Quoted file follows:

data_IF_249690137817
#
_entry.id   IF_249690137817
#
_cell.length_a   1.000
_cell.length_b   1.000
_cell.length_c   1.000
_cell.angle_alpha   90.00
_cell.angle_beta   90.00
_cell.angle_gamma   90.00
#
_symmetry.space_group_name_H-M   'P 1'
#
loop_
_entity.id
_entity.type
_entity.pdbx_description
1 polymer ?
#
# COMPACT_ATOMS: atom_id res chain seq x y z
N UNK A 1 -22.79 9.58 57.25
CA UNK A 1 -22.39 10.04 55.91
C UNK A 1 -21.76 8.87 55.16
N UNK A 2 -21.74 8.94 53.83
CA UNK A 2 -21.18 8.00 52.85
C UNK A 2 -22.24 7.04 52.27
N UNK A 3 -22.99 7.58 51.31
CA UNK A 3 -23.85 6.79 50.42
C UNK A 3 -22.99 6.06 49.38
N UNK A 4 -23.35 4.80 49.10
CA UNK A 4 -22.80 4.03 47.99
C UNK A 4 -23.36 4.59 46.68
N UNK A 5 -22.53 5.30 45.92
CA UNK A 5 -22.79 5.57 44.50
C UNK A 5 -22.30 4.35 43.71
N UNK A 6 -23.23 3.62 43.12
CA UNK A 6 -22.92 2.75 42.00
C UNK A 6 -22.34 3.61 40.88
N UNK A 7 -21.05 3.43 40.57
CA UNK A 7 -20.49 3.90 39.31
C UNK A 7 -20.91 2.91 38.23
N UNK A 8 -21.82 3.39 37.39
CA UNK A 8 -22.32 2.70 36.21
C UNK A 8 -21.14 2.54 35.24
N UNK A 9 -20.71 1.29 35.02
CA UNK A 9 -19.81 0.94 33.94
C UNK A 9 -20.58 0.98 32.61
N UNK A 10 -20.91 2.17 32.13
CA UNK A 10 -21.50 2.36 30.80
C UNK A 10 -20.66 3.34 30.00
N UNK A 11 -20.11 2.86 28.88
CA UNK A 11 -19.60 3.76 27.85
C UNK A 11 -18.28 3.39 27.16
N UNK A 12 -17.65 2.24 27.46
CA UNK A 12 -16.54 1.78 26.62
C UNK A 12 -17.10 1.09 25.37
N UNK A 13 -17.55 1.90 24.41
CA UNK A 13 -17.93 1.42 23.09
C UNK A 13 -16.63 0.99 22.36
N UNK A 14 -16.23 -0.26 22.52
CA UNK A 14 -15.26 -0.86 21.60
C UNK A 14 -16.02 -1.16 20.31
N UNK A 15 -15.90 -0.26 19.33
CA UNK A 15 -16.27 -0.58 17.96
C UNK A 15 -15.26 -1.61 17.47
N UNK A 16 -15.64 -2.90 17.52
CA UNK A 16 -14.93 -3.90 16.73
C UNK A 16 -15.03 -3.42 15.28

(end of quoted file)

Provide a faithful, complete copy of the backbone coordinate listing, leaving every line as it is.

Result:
data_IF_249690137817
#
_entry.id   IF_249690137817
#
_cell.length_a   1.000
_cell.length_b   1.000
_cell.length_c   1.000
_cell.angle_alpha   90.00
_cell.angle_beta   90.00
_cell.angle_gamma   90.00
#
_symmetry.space_group_name_H-M   'P 1'
#
loop_
_entity.id
_entity.type
_entity.pdbx_description
1 polymer ?
#
# COMPACT_ATOMS: atom_id res chain seq x y z
N UNK A 1 -22.79 9.58 57.25
CA UNK A 1 -22.39 10.04 55.91
C UNK A 1 -21.76 8.87 55.16
N UNK A 2 -21.74 8.94 53.83
CA UNK A 2 -21.18 8.00 52.85
C UNK A 2 -22.24 7.04 52.27
N UNK A 3 -22.99 7.58 51.31
CA UNK A 3 -23.85 6.79 50.42
C UNK A 3 -22.99 6.06 49.38
N UNK A 4 -23.35 4.80 49.10
CA UNK A 4 -22.80 4.03 47.99
C UNK A 4 -23.36 4.59 46.68
N UNK A 5 -22.53 5.30 45.92
CA UNK A 5 -22.79 5.57 44.50
C UNK A 5 -22.30 4.35 43.71
N UNK A 6 -23.23 3.62 43.12
CA UNK A 6 -22.92 2.75 42.00
C UNK A 6 -22.34 3.61 40.88
N UNK A 7 -21.05 3.43 40.57
CA UNK A 7 -20.49 3.90 39.31
C UNK A 7 -20.91 2.91 38.23
N UNK A 8 -21.82 3.39 37.39
CA UNK A 8 -22.32 2.70 36.21
C UNK A 8 -21.14 2.54 35.24
N UNK A 9 -20.71 1.29 35.02
CA UNK A 9 -19.81 0.94 33.94
C UNK A 9 -20.58 0.98 32.61
N UNK A 10 -20.91 2.17 32.13
CA UNK A 10 -21.50 2.36 30.80
C UNK A 10 -20.66 3.34 30.00
N UNK A 11 -20.11 2.86 28.88
CA UNK A 11 -19.60 3.76 27.85
C UNK A 11 -18.28 3.39 27.16
N UNK A 12 -17.65 2.24 27.46
CA UNK A 12 -16.54 1.78 26.62
C UNK A 12 -17.10 1.09 25.37
N UNK A 13 -17.55 1.90 24.41
CA UNK A 13 -17.93 1.42 23.09
C UNK A 13 -16.63 0.99 22.36
N UNK A 14 -16.23 -0.26 22.52
CA UNK A 14 -15.26 -0.86 21.60
C UNK A 14 -16.02 -1.16 20.31
N UNK A 15 -15.90 -0.26 19.33
CA UNK A 15 -16.27 -0.58 17.96
C UNK A 15 -15.26 -1.61 17.47
N UNK A 16 -15.64 -2.90 17.52
CA UNK A 16 -14.93 -3.90 16.73
C UNK A 16 -15.03 -3.42 15.28